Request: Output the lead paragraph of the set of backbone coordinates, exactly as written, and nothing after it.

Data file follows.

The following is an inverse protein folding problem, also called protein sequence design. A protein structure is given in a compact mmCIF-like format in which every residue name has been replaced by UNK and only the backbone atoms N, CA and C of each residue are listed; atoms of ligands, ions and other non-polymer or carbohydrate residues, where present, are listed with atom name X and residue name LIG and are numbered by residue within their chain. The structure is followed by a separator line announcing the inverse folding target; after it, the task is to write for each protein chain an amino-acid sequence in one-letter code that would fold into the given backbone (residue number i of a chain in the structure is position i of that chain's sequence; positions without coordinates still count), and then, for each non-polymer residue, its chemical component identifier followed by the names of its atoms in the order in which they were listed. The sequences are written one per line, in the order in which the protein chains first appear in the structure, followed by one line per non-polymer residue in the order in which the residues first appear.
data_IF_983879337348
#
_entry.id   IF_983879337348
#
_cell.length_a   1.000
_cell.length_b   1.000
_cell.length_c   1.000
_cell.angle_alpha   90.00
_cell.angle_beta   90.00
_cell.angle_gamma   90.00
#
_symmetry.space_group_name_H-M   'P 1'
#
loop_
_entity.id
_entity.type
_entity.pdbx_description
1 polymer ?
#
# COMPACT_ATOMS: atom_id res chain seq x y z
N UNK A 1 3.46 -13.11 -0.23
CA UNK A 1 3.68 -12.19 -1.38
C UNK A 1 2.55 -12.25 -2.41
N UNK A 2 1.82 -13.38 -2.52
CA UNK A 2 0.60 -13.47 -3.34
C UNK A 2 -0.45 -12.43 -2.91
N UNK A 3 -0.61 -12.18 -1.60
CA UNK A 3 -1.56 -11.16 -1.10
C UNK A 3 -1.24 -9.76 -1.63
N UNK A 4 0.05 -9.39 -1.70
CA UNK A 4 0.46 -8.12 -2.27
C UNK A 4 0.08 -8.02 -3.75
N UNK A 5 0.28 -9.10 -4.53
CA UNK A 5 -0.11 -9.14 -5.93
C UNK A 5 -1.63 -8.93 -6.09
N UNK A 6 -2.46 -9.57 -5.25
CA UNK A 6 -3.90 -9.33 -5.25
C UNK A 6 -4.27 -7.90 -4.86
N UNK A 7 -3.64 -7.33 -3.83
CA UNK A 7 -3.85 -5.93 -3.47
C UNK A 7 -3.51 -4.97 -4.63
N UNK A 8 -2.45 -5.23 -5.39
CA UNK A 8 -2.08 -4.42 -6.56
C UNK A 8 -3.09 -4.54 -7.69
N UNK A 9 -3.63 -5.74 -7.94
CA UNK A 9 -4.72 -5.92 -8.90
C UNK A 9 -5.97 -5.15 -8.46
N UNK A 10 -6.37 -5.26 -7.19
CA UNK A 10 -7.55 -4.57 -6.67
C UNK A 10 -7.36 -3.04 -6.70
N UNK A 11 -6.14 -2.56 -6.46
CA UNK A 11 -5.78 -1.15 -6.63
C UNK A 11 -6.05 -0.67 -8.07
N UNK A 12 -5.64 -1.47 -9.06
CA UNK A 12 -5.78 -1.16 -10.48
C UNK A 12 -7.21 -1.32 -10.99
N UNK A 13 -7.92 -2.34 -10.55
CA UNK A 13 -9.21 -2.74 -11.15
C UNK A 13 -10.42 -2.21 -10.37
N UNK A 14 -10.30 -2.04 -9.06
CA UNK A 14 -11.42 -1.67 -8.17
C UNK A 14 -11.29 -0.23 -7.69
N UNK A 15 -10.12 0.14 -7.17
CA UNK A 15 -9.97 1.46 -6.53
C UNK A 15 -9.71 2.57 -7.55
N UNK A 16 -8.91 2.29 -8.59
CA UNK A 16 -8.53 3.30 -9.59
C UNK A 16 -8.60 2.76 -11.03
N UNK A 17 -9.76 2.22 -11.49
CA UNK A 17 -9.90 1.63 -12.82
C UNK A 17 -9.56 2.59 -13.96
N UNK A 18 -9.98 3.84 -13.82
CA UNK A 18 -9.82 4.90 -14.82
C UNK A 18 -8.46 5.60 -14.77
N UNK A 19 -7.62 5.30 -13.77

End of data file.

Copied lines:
The following is an inverse protein folding problem, also called protein sequence design. A protein structure is given in a compact mmCIF-like format in which every residue name has been replaced by UNK and only the backbone atoms N, CA and C of each residue are listed; atoms of ligands, ions and other non-polymer or carbohydrate residues, where present, are listed with atom name X and residue name LIG and are numbered by residue within their chain. The structure is followed by a separator line announcing the inverse folding target; after it, the task is to write for each protein chain an amino-acid sequence in one-letter code that would fold into the given backbone (residue number i of a chain in the structure is position i of that chain's sequence; positions without coordinates still count), and then, for each non-polymer residue, its chemical component identifier followed by the names of its atoms in the order in which they were listed. The sequences are written one per line, in the order in which the protein chains first appear in the structure, followed by one line per non-polymer residue in the order in which the residues first appear.